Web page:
Even considering just the live performances during those celebrated "three days of peace and music" 40 years ago, Woodstock remains a magnificent cultural Rorschach test.
Baby boomers tout it as the pinnacle of unfettered experimentation that characterized the 1960s. Many members of the punk and post-punk generations still sneer at what can come across as the bombastic self-indulgence of the classic-rock era. Post-grunge music fans are demonstrating nouveau nostalgia for the jam-band vibe that flowered on that hot August weekend in upstate New York.
A new six-CD set, the most comprehensive single musical document of Woodstock yet, expands significantly on what's previously been released officially. There are nearly eight hours of music on "Woodstock: 40 Years On: Back to Yasgur's Farm," more than half of the 77 tracks previously unreleased, offering the most informative look yet at the richly varied music created at the festival. Even after everything that's been said, written, photographed, filmed and recorded on the event, this set shows that a fresh take is still possible.
Perhaps the most valuable aspect is the sequencing: For the first time, performances run chronologically, creating a far stronger sense of the actual event. You feel the momentum building from period-representative but largely forgotten acts such as Sweetwater, Bert Sommer and Quill in the early going toward the truly historic appearances by Janis Joplin; the Who; Crosby, Stills, Nash & Young; and Jimi Hendrix.
The festival's impressive stylistic variation also comes into full relief, with folk, blues-rooted rock, nascent world music, psychedelia, R&B; and soul, and full-throttle rock. The CD booklet includes each day's bands and their complete set lists.
Among the highlights of the previously unreleased tracks are two songs by grossly under-appreciated singer-songwriter Tim Hardin, whose own recordings barely dented the charts in the late '60s and early '70s before he overdosed in 1980 at age 39.
Here he sings the wistful "Hang On to a Dream," a poignant song about a romantic breakup that seems to anticipate the larger bursting of the utopian bubble that Woodstock once represented. "Simple Song of Freedom" (written by Bobby Darin) was another ideal choice, Dylan-esque in its common-sense plea for social and political understanding amid the upheaval of the day.
Creedence Clearwater Revival was amid what arguably was its creative peak year -- the quartet led by John Fogerty put out three standout albums in 1969. Yet Fogerty long resisted issuing the Woodstock recordings because he felt the band hadn't been at its best.
Listening to the three Creedence cuts here makes you wish others' standards were as high as Fogerty's. It's also a welcome sonic palette cleanser of potently focused pop-rock coming on the heels of the Grateful Dead's typically expansive 19-minute run-through of "Dark Star."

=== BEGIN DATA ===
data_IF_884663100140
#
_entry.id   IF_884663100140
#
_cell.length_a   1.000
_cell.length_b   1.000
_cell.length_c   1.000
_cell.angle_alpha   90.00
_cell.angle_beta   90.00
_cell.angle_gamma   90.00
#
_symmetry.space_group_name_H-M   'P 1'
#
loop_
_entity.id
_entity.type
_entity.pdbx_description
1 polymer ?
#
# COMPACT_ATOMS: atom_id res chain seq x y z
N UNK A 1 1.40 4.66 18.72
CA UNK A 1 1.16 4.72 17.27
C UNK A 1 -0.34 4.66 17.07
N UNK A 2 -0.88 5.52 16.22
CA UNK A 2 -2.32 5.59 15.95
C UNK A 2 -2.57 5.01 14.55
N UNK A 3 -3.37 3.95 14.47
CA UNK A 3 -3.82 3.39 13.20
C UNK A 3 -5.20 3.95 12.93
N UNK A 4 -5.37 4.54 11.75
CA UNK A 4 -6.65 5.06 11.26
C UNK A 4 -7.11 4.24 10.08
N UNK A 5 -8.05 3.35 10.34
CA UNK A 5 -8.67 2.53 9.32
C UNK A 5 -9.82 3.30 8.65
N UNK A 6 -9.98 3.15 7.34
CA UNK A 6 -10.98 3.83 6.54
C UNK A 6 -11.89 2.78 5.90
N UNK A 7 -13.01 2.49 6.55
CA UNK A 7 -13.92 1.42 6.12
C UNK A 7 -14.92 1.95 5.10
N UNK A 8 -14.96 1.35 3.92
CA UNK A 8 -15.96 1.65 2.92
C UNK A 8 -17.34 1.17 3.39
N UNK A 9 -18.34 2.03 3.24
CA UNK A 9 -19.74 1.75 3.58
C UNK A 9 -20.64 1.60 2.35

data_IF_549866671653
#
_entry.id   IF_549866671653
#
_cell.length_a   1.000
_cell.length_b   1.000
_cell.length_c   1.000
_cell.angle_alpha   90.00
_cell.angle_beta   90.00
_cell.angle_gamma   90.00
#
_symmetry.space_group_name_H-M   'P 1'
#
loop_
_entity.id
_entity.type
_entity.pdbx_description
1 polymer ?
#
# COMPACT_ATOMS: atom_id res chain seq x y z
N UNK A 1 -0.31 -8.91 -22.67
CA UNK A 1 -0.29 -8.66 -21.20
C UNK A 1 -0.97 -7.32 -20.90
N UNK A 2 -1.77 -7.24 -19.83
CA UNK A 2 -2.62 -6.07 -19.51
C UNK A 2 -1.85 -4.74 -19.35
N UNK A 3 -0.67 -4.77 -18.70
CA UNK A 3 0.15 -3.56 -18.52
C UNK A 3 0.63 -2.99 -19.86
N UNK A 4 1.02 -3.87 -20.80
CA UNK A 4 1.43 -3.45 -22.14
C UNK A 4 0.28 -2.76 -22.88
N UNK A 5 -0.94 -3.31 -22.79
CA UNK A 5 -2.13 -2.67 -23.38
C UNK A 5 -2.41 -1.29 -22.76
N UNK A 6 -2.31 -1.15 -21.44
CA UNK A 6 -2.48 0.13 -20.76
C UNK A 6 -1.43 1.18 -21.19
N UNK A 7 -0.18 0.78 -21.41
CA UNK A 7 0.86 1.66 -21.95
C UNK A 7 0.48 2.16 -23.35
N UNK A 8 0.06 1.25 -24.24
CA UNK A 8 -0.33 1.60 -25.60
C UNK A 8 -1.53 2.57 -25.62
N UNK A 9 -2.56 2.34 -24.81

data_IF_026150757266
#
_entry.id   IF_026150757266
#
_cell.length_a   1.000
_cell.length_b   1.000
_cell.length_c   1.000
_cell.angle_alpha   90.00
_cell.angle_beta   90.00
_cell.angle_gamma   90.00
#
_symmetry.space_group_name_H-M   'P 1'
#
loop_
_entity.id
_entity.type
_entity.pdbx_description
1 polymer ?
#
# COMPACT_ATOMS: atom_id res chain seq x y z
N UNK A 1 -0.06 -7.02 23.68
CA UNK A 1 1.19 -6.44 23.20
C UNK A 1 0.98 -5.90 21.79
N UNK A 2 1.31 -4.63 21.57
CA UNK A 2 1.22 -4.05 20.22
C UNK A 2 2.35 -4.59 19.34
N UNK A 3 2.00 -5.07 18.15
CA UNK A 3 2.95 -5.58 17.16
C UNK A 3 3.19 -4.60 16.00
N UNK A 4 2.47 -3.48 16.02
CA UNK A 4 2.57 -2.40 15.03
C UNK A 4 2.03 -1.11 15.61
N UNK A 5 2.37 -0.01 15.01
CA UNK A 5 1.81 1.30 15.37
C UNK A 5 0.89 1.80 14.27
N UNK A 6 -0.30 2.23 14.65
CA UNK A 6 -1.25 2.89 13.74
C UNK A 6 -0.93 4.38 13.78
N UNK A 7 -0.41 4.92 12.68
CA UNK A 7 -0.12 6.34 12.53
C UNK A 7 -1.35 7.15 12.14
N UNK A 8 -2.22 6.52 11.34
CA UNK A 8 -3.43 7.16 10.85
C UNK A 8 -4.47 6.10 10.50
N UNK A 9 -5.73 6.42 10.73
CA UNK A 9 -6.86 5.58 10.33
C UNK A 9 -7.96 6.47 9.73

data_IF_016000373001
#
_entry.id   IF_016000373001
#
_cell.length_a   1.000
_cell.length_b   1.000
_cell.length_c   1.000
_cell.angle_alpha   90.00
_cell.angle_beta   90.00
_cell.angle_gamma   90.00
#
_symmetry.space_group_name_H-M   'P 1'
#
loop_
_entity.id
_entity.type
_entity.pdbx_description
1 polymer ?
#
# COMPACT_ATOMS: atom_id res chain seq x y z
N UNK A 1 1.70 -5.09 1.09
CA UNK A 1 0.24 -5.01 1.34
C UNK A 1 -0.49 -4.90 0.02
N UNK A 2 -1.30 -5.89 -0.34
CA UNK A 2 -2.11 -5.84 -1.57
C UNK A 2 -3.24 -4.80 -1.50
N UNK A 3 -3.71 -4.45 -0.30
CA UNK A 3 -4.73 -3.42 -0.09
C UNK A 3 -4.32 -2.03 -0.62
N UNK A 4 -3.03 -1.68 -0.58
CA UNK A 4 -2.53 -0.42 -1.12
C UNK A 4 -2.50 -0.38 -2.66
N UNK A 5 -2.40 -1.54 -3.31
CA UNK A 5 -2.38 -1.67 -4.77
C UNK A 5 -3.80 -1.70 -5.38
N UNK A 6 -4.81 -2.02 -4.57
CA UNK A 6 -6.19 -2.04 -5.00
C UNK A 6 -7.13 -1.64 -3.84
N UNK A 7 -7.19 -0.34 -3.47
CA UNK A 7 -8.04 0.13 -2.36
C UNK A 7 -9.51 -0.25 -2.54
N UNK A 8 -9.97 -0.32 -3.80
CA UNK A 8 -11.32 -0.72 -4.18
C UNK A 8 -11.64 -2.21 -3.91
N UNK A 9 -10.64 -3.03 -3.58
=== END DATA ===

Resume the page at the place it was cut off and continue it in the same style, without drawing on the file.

The pro and con of late-'60s music crystallized at Woodstock. Musical experimentation was in full swing, and bands were open to anything that would let them break the shackles of musical conventions they'd grown up with. Time limitations imposed by the once-dominant 45-rpm single and strictures governing what was appropriate for AM radio airplay could be completely tossed aside in live performance.
Hence Canned Heat's 28-minute "Woodstock Boogie," which had surfaced before only in abbreviated form. Somewhere near the 20-minute mark it starts to feel like those "three days of peace and music" must have run closer to three weeks.
Is it part of musical history? Absolutely. Is it necessary? Not considering the Woodstock recordings that still haven't come to light.
The Who, for instance. The quartet had released its watershed rock opera "Tommy" shortly before Woodstock, and played most of it live. Even with this filled-out box set, we still get only "Amazing Journey," "Pinball Wizard" and a full-length performance of the previously edited "We're Not Gonna Take It."
The then-new, multi-part harmonies of Crosby, Stills and Nash (with Neil Young on a couple of numbers) still sounded shaky in spots, but it's still a shame we don't hear how Young and his new pals handled Buffalo Springfield's "Mr. Soul" that day.
Hendrix's mind-boggling performance ran something like 90 minutes, and we still get just a fraction of it here. Presumably the truly devoted already have the full "Jimi Hendrix: Live at Woodstock" CD released a decade ago.
Likewise, Joplin's full Woodstock set has surfaced in bootleg form, but there's reason to lament that we don't hear more of it here, given her searing performances of "Work Me, Lord" and "Ball and Chain," both of which were on a 1994 Woodstock box set.
The exceedingly polite and nonjudgmental advisories by emcees Chip Monck and John Morris, on topics such as bad acid and the perils of climbing speaker towers amid a thunderstorm, encapsulate the era's anything-goes attitude -- toward sex, drugs and especially rock 'n' roll.